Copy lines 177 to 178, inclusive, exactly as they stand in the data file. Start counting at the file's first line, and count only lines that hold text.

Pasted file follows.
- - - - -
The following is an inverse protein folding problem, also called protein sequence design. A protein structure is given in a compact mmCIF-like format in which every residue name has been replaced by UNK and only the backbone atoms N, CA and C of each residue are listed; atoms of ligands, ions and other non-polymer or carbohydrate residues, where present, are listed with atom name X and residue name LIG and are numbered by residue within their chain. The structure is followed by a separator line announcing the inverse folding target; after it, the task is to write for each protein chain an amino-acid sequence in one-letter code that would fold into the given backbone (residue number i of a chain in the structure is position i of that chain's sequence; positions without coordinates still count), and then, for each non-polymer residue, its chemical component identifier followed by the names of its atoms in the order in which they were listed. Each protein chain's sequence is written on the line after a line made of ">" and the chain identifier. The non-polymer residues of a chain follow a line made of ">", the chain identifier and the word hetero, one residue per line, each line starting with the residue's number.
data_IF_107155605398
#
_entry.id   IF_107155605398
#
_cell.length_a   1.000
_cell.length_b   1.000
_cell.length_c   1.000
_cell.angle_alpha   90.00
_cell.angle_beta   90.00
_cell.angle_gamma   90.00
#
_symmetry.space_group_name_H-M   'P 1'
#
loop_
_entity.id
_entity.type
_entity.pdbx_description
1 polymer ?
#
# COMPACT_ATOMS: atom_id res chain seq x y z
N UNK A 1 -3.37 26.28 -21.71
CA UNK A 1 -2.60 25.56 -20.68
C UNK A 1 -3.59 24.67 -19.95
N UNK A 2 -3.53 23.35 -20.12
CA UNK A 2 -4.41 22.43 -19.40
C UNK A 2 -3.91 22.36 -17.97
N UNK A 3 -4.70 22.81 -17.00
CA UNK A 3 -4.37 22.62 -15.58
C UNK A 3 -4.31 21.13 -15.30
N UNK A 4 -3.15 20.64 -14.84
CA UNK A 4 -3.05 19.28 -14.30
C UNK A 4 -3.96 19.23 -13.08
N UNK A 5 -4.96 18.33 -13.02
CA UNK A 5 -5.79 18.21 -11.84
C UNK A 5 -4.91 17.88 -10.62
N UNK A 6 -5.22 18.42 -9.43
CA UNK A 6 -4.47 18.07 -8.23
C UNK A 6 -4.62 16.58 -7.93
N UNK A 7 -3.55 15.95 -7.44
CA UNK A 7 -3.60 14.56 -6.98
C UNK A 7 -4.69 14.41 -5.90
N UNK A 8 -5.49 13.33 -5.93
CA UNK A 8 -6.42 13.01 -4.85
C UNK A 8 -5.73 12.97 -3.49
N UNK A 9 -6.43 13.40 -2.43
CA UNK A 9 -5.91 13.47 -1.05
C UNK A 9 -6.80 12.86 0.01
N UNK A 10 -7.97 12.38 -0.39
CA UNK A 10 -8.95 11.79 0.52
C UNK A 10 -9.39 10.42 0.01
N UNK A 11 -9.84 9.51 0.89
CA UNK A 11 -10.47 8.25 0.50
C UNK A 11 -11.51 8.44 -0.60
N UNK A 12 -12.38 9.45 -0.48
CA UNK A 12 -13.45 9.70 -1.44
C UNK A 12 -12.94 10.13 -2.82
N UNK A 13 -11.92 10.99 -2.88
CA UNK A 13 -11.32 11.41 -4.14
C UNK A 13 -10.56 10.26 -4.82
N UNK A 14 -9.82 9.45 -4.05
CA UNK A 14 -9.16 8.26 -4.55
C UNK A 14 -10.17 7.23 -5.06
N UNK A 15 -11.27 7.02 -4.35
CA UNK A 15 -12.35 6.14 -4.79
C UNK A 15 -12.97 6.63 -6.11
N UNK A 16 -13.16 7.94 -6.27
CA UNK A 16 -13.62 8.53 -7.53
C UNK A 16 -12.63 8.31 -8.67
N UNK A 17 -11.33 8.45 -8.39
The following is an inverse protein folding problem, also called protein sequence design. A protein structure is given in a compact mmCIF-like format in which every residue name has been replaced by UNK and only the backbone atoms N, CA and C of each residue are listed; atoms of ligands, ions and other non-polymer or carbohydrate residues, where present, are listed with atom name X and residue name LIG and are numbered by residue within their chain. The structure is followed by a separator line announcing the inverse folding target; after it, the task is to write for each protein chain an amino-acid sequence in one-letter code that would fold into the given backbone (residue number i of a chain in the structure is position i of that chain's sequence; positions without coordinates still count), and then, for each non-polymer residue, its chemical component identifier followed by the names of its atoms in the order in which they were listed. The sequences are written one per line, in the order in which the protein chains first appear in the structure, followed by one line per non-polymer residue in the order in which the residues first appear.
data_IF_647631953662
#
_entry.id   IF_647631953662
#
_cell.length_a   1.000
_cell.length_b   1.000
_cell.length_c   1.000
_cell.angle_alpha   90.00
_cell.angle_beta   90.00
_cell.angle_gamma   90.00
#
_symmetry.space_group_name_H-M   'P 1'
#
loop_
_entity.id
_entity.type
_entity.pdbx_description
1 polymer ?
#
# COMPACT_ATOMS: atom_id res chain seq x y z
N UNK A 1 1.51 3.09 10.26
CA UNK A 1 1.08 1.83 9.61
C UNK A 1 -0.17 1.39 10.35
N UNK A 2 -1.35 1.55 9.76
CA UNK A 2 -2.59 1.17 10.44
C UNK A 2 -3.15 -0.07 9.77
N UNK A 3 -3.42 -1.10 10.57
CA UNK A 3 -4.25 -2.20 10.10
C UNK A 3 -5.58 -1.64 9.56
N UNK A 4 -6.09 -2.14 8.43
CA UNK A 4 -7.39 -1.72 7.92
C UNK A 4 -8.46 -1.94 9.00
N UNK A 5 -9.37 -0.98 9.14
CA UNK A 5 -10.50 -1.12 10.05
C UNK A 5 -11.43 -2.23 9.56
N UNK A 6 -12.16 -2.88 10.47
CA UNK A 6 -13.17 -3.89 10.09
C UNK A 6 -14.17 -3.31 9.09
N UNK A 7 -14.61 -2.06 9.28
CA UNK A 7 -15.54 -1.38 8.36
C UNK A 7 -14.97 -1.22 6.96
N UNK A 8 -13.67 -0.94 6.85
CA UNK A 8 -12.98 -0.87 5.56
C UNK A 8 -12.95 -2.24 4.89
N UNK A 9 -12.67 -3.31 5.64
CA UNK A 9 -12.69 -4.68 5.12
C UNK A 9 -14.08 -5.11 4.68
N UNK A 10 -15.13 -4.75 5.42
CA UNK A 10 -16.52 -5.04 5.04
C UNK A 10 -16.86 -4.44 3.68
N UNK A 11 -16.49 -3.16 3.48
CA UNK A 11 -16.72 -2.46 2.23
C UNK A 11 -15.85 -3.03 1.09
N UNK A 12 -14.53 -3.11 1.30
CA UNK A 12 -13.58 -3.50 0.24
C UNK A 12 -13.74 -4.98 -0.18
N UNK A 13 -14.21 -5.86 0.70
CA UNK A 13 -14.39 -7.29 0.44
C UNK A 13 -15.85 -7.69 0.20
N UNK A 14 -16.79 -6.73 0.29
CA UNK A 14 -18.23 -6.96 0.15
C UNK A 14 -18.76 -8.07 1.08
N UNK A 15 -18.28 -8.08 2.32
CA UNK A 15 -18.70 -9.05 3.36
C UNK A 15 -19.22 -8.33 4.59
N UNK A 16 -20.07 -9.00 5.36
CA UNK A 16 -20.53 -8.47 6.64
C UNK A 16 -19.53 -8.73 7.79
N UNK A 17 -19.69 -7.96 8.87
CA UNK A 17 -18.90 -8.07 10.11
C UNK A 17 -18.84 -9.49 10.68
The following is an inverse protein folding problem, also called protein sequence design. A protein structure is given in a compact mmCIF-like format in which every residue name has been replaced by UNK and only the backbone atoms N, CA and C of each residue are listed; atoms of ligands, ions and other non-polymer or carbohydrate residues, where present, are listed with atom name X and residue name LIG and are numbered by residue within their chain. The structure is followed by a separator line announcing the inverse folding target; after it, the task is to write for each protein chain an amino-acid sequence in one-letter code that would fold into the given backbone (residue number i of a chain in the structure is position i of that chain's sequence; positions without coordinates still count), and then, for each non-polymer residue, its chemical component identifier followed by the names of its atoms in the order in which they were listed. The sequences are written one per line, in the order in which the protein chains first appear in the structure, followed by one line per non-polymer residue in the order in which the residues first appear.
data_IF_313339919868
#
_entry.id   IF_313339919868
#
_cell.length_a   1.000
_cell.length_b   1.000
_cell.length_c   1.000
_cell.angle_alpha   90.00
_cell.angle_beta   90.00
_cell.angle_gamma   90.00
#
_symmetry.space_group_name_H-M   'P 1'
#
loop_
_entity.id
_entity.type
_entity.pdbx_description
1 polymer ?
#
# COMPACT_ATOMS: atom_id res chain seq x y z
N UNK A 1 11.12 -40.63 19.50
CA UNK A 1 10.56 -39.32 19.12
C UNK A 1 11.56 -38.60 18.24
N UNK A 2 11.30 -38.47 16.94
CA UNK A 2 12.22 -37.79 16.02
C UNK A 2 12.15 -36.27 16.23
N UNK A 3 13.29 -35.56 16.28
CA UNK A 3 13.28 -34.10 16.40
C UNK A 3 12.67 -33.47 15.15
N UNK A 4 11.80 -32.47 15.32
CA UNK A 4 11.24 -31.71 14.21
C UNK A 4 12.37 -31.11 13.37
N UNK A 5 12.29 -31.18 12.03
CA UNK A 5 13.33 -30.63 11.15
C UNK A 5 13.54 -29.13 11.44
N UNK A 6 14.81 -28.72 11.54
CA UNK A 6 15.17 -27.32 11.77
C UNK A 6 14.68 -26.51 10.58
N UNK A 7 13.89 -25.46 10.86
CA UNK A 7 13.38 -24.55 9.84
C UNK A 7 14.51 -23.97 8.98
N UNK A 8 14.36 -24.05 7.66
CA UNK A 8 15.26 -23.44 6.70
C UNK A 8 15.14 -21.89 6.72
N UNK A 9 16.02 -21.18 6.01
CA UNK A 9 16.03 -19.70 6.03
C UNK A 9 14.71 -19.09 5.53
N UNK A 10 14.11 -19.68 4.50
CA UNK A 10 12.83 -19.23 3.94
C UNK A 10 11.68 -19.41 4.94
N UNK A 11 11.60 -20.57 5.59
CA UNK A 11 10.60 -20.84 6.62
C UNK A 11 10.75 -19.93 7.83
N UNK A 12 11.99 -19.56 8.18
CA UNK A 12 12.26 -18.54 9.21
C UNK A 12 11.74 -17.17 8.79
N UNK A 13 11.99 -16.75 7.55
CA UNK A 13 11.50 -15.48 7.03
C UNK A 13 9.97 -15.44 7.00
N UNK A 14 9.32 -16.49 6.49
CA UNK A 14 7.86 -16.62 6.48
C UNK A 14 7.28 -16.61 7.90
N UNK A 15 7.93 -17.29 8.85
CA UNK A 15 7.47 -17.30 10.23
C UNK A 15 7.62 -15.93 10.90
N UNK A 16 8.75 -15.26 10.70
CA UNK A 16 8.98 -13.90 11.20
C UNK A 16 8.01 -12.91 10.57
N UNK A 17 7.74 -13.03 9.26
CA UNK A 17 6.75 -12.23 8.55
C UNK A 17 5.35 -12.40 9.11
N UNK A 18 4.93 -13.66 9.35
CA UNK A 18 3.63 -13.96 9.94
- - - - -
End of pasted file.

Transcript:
CA UNK A 5 13.33 -30.63 11.15
C UNK A 5 13.54 -29.13 11.44